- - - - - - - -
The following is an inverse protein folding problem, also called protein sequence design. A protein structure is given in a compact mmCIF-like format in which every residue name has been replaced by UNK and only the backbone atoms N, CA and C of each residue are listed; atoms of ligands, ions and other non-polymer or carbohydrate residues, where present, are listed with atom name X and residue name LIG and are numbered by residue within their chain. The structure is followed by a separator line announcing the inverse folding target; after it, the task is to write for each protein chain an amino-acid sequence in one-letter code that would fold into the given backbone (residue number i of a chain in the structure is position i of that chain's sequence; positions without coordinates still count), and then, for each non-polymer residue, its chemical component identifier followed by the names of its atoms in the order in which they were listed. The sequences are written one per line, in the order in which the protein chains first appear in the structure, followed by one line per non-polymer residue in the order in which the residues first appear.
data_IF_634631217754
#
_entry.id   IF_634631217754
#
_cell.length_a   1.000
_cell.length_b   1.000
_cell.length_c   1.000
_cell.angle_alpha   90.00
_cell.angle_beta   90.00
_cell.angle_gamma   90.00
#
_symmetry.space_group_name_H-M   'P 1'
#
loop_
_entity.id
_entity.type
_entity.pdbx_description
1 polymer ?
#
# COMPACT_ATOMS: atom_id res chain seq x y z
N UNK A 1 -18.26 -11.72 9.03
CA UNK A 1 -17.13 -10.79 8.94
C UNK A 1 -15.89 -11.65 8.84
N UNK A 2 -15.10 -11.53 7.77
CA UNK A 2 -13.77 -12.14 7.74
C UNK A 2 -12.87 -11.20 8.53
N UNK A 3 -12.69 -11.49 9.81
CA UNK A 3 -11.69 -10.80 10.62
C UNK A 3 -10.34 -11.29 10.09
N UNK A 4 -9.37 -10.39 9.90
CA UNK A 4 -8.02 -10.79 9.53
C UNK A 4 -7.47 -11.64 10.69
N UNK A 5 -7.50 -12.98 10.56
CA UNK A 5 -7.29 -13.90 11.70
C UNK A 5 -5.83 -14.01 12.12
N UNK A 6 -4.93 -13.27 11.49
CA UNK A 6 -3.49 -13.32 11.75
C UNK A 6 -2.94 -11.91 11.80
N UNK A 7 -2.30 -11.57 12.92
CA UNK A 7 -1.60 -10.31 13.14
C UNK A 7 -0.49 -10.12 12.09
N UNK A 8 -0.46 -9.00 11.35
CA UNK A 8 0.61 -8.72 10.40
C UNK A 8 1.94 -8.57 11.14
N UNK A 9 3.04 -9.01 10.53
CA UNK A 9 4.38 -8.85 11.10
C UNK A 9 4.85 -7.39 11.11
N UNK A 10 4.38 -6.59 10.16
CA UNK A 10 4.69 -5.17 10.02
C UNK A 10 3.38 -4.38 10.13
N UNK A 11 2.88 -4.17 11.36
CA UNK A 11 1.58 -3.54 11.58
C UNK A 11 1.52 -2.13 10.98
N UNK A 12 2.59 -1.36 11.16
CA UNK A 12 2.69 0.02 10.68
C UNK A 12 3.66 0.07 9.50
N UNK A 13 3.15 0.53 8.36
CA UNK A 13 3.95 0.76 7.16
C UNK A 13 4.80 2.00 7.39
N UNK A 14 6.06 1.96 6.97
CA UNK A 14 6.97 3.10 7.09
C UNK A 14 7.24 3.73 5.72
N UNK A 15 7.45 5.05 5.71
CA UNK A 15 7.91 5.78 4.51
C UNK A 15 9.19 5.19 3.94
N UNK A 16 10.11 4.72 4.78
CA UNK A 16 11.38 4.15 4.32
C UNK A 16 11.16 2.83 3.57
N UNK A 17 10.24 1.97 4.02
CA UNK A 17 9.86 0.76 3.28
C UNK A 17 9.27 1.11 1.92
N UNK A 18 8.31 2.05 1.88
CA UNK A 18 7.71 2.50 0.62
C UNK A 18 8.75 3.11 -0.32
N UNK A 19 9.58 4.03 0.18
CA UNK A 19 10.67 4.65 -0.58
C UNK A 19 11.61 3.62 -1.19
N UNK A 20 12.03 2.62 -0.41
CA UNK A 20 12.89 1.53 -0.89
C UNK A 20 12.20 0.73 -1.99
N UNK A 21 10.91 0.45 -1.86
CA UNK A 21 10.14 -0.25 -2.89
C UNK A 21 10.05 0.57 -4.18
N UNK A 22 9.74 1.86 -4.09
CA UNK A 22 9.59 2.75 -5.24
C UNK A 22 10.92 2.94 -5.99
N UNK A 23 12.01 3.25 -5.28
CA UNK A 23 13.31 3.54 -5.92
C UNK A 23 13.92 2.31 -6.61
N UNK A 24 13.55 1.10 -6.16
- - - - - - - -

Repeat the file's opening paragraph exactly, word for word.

The following is an inverse protein folding problem, also called protein sequence design. A protein structure is given in a compact mmCIF-like format in which every residue name has been replaced by UNK and only the backbone atoms N, CA and C of each residue are listed; atoms of ligands, ions and other non-polymer or carbohydrate residues, where present, are listed with atom name X and residue name LIG and are numbered by residue within their chain. The structure is followed by a separator line announcing the inverse folding target; after it, the task is to write for each protein chain an amino-acid sequence in one-letter code that would fold into the given backbone (residue number i of a chain in the structure is position i of that chain's sequence; positions without coordinates still count), and then, for each non-polymer residue, its chemical component identifier followed by the names of its atoms in the order in which they were listed. The sequences are written one per line, in the order in which the protein chains first appear in the structure, followed by one line per non-polymer residue in the order in which the residues first appear.